Jeff co-founded the Weather Underground in 1995 while working on his Ph.D. He flew with the NOAA Hurricane Hunters from 1986-1990.
By: Dr. Jeff Masters , 1:23 PM GMT on June 26, 2006
The tropics are quiet again today. The low pressure system we've been watching the past week over the Bahamas moved inland over central Florida yesterday, and is not a threat to develop into a tropical storm today. However, if the center of this system can emerge over water, we might get some development. Some models are indicating the possibility of a center of circulation forming south of the Carolinas on Tuesday, then tracking northward. The Hurricane Center has a Hurricane Hunter aircraft ready to investigate anything that might pop up Tuesday. Regardless, this low pressure system will bring heavy rain and gusty winds to Florida and the Southeast U.S. over the next two days.
Figure 1. Preliminary model tracks for the low over Florida.
The well-defined area of low pressure far out in the Atlantic about 550 miles east-northeast of Bermuda we were watching over the weekend lost all its deep thunderstorm activity, and is also no longer worthy of discussion. The system that was forecast to develop north of Puerto Rico on Tuesday is now no longer being forecast to develop by the models. Wind shear is forecast to be quite high in this region over the coming week. In fact, wind shear is quite high over the entire Main Development Region (MDR) for hurricanes right now, as seen in the GFS model's wind shear forecast for 8 pm EDT tonight (00Z 27 June) plotted in Figure 2.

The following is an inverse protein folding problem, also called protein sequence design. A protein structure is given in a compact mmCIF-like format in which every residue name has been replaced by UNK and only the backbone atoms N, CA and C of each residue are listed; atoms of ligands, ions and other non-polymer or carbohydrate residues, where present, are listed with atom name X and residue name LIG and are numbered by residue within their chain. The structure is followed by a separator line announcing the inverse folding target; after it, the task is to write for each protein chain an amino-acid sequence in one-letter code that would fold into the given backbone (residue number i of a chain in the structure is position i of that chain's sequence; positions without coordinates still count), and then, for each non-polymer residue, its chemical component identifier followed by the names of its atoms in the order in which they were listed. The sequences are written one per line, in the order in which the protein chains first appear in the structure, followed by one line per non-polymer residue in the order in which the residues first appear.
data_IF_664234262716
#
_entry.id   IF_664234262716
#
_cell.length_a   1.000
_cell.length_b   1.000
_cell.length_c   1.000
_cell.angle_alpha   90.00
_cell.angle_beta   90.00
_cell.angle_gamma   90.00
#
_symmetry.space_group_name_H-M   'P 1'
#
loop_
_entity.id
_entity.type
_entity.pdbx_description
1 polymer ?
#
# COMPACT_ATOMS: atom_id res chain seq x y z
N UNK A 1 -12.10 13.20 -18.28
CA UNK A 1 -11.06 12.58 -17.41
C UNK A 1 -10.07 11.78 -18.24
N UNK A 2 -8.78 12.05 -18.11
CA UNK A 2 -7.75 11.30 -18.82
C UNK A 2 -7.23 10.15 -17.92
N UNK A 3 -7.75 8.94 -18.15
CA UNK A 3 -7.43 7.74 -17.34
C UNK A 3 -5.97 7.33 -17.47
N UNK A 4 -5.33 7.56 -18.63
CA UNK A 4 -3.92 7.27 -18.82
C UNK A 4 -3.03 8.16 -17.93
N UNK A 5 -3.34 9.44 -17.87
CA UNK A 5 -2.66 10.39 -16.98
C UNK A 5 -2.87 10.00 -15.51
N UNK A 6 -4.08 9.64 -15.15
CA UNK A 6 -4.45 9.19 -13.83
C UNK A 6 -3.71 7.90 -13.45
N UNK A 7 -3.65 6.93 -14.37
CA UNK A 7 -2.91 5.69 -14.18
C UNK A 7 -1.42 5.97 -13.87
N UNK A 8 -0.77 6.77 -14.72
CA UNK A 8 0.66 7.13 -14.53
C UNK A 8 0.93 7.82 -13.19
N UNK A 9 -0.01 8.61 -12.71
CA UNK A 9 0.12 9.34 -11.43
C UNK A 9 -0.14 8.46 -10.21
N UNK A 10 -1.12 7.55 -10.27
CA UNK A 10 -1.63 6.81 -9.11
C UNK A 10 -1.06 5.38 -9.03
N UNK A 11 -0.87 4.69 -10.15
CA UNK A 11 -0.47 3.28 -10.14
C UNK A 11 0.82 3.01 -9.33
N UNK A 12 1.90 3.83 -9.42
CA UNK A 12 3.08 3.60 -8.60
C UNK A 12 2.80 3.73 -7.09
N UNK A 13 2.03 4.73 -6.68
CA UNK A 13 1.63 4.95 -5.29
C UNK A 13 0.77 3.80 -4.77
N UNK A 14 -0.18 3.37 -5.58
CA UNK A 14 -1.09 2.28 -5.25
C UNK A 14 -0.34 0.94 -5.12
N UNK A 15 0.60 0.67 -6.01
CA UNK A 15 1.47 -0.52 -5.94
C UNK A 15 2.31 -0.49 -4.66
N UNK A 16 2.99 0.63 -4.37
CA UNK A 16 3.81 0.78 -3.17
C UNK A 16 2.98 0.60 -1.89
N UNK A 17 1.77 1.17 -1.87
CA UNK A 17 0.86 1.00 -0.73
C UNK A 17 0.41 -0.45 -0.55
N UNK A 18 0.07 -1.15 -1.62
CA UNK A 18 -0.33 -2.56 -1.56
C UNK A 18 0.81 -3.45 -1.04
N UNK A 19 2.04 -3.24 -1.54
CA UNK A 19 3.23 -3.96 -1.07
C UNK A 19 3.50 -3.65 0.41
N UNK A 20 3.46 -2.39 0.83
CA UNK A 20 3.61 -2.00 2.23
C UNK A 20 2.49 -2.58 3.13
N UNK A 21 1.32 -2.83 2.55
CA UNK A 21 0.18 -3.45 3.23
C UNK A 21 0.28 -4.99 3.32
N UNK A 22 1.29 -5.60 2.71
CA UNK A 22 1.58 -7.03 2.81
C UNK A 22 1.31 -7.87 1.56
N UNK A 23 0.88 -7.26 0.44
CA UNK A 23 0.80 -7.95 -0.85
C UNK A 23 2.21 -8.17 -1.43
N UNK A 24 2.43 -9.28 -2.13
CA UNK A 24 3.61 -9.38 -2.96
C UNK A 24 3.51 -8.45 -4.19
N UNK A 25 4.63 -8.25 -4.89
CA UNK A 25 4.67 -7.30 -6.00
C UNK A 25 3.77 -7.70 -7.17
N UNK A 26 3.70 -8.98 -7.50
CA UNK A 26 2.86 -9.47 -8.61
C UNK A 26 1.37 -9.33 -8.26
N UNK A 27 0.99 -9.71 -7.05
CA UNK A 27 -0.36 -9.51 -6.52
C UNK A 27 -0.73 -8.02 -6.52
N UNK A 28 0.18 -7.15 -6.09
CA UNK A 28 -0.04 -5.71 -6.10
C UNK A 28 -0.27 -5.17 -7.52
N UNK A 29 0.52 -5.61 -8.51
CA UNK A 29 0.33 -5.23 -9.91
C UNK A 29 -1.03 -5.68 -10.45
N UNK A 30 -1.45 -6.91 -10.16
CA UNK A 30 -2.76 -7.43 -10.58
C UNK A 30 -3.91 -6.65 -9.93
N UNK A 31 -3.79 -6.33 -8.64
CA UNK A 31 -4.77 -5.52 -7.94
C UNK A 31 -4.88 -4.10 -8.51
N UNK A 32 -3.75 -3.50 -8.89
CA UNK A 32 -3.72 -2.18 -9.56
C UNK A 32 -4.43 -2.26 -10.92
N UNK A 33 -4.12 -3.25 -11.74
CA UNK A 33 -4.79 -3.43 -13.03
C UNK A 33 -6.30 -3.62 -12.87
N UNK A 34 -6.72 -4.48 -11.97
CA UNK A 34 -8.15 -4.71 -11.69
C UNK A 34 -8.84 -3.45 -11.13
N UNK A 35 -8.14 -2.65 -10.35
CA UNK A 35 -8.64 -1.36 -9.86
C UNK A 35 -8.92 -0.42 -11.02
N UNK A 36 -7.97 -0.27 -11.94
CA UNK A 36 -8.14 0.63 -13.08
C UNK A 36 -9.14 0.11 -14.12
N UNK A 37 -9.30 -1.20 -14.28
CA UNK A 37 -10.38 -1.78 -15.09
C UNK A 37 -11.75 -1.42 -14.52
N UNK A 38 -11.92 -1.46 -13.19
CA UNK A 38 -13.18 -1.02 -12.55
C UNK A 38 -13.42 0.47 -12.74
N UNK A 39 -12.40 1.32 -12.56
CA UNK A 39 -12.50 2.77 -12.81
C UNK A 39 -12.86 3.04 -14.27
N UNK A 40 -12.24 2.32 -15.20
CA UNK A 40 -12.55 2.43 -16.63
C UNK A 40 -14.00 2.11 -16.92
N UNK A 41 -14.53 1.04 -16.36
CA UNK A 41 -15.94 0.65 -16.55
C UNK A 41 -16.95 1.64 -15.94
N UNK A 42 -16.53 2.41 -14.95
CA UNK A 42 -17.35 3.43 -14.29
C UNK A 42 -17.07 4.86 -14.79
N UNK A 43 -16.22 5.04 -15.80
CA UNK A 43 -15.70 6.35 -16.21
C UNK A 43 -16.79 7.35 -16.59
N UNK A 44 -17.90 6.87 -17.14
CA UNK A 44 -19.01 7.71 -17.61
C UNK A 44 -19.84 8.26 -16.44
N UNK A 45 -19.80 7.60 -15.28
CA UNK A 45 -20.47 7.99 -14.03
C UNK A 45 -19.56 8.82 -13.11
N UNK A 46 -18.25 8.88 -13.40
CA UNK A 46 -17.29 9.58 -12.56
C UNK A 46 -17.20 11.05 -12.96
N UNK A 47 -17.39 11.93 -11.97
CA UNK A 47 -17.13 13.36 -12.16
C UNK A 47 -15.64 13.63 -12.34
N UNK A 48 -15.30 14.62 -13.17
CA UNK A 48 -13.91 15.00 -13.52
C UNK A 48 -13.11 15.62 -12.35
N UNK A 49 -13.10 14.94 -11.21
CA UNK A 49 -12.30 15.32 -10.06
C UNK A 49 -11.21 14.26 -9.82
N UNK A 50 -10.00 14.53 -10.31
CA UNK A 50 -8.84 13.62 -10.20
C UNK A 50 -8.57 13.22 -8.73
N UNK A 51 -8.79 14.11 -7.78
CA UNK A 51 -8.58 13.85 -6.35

Figure 2. Forecast wind shear between 200 mb and 850 mb for 8pm EDT tonight. 850 mb is the typical pressure at about 5,000 feet in altitude, and 200 mb is the pressure at about 40,000 feet in altitude. The difference in wind speed between these two altitudes is a usually a good measure of the wind shear that affects tropical storm formation. Wind shear values less than 16 knots (8 m/s, the lightest two red colors) are typically needed for tropical storm formation.
New threat area east of the Windward Islands
A new area worth watching has cropped up near 7N 47W, about 1050 miles east-southeast of the southern Windward Islands. There is some heavy thunderstorm activity here and a 1012 mb low pressure area has developed. This low is moving west towards an area of higher wind shear, and is not expected to develop. Wind shear over most of the Atlantic is expected to remain seasonably high over the next week, making it difficult for tropical storm formation.
Figure 3. Preliminary model tracks for the low east of the Windward Islands.
I'll be back with up update on Tuesday.
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